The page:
According to Newman, the statement of masking in the letter was issued so the governor could “tell us when this is going away.” According to Newman, in offices and banks, adults have the option to not wear masks but for kids in school it is a requirement. Newman said parents need to go to the Legislature and directly to the government and send letters so he can hear parents voices. It’s not us making these rules, said Newman. 

“We got to keep fighting,” said Newman. “Craig Guensler (superintendent at Wheatland Elementary School District) and I are taking charge and reaching out to local and county superintendents to write letters and send resolutions.” 

On Wednesday, during a WUHSD board meeting, a resolution calling for state officials to recommend and not require the COVID-19 vaccine for students and staff was passed. 

Newman said that since the beginning she has fought for teachers. When the vaccine came out, she advocated for educators to be moved closer to the front line knowing that her staff might feel more comfortable when working with students. She continues to advocate for the parents and staff of the district.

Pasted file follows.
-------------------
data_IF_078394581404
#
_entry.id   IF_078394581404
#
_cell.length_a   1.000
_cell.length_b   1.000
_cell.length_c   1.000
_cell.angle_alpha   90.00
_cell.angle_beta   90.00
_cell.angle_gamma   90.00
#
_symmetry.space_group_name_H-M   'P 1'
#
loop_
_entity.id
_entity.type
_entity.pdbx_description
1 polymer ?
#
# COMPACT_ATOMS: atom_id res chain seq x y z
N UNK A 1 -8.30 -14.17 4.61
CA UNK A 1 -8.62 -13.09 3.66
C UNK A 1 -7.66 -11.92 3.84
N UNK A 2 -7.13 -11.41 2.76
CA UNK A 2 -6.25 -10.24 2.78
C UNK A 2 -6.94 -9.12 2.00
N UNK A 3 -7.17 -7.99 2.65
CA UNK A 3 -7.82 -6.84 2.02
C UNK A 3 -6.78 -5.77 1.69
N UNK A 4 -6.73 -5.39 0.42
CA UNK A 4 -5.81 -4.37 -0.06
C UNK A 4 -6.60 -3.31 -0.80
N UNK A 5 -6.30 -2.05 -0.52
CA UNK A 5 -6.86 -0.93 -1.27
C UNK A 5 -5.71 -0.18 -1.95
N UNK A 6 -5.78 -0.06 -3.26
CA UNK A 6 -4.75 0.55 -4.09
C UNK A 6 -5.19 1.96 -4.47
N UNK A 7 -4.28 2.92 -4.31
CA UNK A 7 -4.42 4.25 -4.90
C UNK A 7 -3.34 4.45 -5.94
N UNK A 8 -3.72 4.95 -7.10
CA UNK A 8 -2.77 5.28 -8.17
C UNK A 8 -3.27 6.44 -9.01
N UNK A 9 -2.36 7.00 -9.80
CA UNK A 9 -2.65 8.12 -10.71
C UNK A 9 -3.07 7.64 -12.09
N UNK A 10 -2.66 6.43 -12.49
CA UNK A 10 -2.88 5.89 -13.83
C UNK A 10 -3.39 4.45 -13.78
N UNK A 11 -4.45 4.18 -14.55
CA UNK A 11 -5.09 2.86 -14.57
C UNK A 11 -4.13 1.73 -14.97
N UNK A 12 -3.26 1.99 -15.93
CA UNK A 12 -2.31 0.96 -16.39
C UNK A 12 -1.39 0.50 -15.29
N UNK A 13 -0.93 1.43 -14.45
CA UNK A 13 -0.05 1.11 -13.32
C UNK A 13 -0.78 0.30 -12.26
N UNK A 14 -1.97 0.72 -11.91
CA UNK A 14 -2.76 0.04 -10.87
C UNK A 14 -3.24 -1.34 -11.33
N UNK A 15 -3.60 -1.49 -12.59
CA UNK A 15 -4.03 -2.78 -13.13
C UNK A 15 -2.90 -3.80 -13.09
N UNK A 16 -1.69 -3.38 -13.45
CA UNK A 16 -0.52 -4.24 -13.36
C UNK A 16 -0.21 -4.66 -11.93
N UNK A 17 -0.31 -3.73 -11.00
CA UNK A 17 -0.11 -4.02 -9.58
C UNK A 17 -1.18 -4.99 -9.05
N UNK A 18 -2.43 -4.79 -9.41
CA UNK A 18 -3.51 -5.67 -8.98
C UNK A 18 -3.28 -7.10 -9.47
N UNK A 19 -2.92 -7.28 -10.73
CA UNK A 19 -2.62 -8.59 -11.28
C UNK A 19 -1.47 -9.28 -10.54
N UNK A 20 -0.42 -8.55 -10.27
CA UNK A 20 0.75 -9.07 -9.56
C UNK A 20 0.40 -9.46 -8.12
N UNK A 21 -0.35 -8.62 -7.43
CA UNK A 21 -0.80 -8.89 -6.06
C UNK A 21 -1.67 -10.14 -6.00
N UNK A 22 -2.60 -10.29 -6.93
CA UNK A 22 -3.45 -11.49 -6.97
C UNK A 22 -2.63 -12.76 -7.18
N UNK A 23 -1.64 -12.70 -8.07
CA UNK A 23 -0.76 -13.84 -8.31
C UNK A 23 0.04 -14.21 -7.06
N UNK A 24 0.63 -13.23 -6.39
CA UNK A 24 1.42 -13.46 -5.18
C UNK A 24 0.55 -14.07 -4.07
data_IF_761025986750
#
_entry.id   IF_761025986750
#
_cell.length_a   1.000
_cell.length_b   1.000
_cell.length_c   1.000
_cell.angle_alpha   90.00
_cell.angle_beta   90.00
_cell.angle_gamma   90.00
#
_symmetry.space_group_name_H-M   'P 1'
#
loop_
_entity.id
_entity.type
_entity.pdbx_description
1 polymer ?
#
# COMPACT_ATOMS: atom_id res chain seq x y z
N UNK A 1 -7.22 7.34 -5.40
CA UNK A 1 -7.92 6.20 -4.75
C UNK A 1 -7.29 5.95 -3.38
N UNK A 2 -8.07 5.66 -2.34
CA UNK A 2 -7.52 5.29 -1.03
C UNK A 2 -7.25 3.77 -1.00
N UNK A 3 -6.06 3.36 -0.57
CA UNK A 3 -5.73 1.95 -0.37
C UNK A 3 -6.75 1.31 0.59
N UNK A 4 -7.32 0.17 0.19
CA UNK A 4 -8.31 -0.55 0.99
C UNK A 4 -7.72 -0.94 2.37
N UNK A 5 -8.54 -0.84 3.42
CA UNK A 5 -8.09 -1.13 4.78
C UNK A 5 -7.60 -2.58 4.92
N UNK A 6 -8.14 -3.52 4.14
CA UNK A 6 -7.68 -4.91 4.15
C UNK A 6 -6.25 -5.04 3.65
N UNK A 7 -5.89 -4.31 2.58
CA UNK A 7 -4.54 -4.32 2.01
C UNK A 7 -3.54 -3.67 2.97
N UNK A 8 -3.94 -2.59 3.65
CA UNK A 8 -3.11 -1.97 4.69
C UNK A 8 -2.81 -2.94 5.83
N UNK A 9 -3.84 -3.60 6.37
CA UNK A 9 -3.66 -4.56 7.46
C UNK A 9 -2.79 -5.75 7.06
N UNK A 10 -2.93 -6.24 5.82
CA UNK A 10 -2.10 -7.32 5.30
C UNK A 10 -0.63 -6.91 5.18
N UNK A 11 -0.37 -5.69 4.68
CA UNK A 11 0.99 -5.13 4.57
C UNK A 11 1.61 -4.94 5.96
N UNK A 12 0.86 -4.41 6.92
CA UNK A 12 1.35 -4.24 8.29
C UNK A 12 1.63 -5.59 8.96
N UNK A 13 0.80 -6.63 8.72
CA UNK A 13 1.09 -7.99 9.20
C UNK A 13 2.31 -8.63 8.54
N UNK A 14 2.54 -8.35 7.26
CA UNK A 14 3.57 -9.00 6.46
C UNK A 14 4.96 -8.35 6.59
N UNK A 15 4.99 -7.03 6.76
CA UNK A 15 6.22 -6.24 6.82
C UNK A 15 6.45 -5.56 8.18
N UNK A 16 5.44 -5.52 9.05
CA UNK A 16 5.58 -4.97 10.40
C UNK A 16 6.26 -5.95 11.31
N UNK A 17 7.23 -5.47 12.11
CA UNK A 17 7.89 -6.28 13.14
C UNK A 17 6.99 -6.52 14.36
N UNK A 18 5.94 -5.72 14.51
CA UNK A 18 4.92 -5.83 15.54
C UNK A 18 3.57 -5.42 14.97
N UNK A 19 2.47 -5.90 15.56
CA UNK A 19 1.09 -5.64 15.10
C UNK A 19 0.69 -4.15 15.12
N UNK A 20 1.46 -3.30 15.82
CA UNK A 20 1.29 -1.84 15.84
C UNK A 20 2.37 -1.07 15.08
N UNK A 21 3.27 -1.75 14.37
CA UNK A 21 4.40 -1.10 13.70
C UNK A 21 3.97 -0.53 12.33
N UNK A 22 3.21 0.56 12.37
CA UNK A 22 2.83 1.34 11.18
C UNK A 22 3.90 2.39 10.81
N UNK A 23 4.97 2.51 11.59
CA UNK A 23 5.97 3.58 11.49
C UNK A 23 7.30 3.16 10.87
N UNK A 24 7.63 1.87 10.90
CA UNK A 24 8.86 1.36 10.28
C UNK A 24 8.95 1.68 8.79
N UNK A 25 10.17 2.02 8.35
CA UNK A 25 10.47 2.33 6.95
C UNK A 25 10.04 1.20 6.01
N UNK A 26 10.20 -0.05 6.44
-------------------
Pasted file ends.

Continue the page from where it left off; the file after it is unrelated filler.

According to the California Department of Public Health, students are required to wear masks indoors, with exemptions per Centers for Disease Control and Prevention face mask guidance. Adults in a K-12 setting are also required to use masks indoors when sharing space with students. Students are not required to wear face coverings outdoors. 

The CDC has various data from epidemiological studies which have demonstrated the effectiveness of masks. From a study conducted aboard the USS Theodore Roosevelt, a Nimitz-class aircraft carrier in the U.S. Navy, reports showed how face coverings used onboard were associated with a 70 percent reduced risk among living quarters in the aircraft carrier. 

“I highly encourage all Yuba-Sutter schools to adhere to California Department of Public Health K-12 guidance,” said Luu. 

Districts across the Yuba-Sutter region have considered bringing forth resolutions during school board meetings, as reported by the Appeal. MJUSD will vote on a resolution at the next board meeting on Dec. 14.